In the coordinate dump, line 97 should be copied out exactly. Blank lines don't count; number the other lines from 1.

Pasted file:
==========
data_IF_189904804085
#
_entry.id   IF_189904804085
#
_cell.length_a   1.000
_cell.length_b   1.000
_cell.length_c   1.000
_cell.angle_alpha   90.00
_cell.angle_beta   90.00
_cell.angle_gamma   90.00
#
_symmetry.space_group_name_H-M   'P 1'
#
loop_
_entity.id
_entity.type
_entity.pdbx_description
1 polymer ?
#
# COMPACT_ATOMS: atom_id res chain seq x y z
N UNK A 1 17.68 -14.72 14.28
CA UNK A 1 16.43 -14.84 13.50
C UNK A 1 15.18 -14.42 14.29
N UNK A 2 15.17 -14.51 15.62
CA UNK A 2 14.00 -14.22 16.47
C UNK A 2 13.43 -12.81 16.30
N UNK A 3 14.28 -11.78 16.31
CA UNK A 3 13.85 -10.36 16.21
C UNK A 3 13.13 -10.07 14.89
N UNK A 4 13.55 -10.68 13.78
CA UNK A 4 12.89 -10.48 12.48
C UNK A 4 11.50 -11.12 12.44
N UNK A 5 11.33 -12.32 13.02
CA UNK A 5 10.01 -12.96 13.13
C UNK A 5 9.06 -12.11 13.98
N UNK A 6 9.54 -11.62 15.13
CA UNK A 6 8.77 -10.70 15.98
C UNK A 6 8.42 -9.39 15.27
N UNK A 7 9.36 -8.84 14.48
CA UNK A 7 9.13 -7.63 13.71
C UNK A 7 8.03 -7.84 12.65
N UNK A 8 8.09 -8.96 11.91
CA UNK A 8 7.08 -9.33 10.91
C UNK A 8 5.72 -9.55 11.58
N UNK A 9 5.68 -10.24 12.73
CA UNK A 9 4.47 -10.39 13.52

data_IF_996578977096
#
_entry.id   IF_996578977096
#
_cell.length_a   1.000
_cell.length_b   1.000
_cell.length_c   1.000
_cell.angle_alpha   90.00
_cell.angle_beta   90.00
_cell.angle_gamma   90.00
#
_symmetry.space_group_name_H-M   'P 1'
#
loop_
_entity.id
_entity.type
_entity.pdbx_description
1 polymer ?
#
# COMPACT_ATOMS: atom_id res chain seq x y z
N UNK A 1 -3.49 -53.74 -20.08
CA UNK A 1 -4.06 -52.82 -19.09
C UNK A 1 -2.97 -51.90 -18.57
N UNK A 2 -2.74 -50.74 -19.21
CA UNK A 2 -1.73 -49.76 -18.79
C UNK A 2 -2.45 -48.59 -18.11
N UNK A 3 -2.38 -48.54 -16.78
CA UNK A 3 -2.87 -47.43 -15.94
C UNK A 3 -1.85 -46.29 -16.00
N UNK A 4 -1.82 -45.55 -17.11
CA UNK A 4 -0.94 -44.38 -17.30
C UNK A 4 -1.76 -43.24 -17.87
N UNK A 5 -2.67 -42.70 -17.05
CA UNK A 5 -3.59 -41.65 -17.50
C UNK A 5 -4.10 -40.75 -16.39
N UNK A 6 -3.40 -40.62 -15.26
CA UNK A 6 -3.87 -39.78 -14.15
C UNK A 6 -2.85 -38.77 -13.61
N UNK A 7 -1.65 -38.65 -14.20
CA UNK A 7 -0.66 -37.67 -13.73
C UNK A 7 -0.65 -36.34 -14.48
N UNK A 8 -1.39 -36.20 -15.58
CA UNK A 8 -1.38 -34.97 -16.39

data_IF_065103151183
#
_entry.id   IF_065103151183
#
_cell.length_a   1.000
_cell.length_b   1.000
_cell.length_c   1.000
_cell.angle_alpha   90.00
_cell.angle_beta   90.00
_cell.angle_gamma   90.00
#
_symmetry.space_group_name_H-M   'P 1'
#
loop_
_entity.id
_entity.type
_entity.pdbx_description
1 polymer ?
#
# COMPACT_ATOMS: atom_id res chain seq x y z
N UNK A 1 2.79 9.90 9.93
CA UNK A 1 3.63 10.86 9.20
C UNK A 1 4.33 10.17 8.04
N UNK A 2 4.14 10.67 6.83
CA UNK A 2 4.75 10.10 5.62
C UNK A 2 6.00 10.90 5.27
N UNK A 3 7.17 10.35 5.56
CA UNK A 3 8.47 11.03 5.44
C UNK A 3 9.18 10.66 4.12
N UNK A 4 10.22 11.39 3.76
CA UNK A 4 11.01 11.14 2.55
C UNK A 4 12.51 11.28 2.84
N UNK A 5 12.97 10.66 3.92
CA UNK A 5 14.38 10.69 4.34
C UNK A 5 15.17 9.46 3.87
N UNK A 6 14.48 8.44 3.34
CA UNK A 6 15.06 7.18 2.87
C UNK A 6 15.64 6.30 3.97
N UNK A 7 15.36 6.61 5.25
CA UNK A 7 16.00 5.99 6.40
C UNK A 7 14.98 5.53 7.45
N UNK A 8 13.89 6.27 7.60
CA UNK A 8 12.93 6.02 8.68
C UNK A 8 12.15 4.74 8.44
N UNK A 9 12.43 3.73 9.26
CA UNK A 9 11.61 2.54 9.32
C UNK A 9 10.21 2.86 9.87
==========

_cell.angle_alpha   90.00